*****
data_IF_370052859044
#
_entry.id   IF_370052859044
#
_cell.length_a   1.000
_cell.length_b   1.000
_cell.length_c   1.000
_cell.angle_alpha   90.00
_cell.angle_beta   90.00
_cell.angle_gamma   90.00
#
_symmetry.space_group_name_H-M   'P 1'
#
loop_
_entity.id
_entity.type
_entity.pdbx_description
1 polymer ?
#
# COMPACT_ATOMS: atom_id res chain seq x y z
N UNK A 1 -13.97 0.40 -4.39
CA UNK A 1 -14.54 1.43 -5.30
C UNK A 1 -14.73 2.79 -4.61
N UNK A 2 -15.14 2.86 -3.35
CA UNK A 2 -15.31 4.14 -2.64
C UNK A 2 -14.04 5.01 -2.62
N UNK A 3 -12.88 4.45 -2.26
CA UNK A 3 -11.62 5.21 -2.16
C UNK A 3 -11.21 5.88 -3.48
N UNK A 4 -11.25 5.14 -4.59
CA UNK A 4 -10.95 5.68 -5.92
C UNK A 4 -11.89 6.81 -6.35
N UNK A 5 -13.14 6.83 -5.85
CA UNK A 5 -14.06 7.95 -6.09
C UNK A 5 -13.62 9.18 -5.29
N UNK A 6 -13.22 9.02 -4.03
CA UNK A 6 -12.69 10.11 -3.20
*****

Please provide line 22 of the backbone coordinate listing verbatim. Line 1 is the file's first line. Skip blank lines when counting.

CA UNK A 1 -14.54 1.43 -5.30